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Establishing a Measure for Robust Estimation Methods in its Application on Precise Geodetic Networks

Khaled Mohamed Zaky Hassan

Associate Professor of Surveying and Geodesy

Surveying Department, Shoubra Faculty of Engineering, Benha University, Cairo, Egypt

Mail address: 108 Shoubra Street, Cairo, Egypt

E-mail address: [email protected],

Phone Number: +2 01201222780

ABSTRACT

This research discusses the application of robust estimation and least squares methods in the adjustment procedure of precise geodetic networks. In the past, only the least squares method was applied for adjusting geodetic observations. Observations contain blunders or gross errors leads to incorrect or biased solution of precise geodetic networks i.e. results of solution are far from their true values. The research also discusses the establishment of a measure for the robust estimation methods in its application on geodetic networks. The results of this application indicate that, the variances of the least squares estimates and their corresponding robust estimates are approximately the same (close to each other) in the case of observations free from gross errors or contain small departures. In the case of observations include relatively large departures, the least squares estimates were far from those of the robust estimates and their true values while the robust estimates were very close from their corresponding true values. Finally, it is recommended to use robust estimation methods in the case of observations contain blunders/departures.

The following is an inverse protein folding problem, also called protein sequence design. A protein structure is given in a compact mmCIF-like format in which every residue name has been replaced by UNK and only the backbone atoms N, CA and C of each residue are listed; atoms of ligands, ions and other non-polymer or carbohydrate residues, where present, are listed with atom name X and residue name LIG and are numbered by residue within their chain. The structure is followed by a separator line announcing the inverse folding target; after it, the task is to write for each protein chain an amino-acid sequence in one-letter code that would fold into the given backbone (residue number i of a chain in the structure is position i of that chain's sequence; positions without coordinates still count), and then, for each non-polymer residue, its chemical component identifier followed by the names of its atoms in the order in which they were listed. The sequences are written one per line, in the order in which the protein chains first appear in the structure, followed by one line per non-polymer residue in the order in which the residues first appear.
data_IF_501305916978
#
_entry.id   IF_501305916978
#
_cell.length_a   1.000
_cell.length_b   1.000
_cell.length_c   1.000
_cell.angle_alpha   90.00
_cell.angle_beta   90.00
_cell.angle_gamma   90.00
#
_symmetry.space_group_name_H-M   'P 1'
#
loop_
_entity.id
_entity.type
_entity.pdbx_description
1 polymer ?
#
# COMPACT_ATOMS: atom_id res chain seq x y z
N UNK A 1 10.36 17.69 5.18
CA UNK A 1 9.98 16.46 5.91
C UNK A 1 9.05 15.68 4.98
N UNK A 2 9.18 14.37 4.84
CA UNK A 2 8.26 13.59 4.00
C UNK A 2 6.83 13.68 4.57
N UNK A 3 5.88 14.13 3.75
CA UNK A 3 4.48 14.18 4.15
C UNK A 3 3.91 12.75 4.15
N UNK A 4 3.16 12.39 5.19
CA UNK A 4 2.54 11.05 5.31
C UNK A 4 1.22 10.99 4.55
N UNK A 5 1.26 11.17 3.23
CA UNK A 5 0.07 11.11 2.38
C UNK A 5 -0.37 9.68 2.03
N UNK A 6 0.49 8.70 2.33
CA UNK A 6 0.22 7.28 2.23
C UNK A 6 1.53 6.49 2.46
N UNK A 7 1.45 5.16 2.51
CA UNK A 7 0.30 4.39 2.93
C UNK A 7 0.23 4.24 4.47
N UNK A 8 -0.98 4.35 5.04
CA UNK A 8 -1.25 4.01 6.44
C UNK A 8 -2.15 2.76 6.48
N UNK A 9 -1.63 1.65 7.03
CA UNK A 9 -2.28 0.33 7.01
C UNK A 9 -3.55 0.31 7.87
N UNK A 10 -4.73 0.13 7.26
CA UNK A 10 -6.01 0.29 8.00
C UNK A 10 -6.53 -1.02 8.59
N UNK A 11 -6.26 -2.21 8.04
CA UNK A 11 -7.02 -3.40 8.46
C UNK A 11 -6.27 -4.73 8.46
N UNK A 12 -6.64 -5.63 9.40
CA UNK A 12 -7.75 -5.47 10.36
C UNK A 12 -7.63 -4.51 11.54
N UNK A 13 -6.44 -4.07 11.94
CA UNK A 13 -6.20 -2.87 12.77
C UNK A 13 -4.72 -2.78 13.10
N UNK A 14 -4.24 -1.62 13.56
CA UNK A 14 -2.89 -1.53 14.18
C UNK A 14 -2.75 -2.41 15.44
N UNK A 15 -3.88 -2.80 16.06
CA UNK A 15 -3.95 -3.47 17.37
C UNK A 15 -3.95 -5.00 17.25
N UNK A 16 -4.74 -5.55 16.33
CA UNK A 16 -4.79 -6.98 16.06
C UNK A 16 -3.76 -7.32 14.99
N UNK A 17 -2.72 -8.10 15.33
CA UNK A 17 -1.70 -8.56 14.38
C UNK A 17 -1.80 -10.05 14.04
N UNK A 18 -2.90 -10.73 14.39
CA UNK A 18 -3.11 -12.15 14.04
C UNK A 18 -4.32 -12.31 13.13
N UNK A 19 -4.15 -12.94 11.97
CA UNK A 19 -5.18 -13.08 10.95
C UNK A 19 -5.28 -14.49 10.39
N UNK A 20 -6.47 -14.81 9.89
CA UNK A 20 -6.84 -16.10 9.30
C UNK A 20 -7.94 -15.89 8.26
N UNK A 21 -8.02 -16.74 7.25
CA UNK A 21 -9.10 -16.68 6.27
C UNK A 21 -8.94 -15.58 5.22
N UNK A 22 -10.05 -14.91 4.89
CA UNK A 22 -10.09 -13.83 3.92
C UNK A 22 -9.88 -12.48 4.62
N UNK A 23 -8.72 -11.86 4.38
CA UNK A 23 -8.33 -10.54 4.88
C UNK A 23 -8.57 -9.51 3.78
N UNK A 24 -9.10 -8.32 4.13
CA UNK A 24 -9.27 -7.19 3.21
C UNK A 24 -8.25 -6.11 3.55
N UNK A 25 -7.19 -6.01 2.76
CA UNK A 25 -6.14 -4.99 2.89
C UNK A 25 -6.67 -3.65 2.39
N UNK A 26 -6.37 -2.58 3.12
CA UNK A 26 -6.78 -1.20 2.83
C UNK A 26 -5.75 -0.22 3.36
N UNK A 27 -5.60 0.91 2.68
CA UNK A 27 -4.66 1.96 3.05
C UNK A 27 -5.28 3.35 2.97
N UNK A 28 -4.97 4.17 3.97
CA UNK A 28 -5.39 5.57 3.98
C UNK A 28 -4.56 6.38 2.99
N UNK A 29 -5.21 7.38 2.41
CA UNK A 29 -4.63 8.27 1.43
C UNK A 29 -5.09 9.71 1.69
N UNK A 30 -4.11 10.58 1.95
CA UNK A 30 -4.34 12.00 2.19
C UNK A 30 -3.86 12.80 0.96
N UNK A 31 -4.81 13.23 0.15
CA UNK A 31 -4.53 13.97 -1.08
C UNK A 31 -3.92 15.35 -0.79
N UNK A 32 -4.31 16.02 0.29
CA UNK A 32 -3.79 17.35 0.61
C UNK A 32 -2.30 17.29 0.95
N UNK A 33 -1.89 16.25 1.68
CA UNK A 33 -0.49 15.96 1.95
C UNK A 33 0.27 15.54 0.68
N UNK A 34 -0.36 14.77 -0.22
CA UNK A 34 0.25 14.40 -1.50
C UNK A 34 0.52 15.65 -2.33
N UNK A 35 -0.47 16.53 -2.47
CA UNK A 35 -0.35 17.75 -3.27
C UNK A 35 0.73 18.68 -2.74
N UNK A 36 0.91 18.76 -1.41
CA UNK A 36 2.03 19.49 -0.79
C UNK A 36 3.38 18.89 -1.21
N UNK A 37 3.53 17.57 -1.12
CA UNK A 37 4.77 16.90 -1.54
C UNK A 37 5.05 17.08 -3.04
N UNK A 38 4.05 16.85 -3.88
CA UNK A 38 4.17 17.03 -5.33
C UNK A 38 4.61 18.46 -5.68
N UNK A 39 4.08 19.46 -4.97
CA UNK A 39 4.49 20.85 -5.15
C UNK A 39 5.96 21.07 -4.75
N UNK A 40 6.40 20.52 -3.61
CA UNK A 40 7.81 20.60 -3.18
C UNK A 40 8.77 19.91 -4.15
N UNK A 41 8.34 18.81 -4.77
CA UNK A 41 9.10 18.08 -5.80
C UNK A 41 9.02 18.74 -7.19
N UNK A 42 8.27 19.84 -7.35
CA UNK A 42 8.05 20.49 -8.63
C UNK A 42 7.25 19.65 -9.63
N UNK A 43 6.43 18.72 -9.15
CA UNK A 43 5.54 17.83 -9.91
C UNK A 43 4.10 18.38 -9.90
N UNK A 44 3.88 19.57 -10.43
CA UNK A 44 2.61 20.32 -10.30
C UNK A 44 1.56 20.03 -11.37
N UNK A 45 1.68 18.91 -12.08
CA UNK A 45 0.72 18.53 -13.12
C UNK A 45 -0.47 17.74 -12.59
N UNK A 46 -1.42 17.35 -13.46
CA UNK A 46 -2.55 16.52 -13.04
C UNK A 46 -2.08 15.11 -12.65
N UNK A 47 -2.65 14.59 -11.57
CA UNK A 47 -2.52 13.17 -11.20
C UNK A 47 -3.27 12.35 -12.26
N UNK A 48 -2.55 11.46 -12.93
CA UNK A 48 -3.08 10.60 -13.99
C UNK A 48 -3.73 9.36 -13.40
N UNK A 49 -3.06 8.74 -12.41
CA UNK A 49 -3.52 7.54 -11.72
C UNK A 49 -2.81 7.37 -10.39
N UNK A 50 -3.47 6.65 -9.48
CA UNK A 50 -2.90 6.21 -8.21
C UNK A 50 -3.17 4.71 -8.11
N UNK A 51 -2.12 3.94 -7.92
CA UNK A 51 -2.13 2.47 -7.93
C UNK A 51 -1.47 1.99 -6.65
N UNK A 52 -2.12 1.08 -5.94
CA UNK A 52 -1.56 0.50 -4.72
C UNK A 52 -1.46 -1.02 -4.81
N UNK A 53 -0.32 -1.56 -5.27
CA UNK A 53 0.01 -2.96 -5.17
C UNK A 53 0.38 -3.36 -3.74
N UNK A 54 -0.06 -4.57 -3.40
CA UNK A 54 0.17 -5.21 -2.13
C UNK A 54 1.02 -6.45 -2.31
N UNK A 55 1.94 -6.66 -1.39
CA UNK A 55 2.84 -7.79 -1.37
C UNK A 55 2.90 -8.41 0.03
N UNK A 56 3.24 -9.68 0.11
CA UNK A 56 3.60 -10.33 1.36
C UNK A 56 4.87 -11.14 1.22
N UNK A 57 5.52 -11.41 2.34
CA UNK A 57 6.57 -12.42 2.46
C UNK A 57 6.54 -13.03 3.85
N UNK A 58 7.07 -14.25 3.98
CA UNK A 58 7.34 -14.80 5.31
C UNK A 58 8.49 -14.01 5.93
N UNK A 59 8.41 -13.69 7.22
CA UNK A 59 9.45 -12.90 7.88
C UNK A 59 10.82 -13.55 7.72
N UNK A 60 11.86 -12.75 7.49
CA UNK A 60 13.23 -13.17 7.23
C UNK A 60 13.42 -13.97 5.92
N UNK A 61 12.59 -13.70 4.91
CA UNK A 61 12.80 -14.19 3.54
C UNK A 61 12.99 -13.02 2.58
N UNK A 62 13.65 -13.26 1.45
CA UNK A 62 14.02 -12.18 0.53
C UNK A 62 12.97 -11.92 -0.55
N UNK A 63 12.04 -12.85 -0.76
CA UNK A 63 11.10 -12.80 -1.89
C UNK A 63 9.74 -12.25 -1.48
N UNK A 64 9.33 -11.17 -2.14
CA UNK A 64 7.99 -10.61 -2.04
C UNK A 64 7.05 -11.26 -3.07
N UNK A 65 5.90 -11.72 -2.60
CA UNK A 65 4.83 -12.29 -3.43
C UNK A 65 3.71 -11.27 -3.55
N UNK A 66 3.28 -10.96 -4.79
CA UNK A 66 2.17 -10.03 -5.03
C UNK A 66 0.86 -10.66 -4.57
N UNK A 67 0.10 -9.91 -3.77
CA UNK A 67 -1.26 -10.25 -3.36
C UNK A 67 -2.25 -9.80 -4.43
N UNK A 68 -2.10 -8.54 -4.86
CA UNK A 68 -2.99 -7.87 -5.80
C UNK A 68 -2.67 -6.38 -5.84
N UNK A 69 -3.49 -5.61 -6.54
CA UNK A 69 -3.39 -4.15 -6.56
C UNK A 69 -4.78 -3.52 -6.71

Keywords: Precise Geodetic Networks, Robust Estimation, Blunders, Robust Measure.

1. INTRODUCTION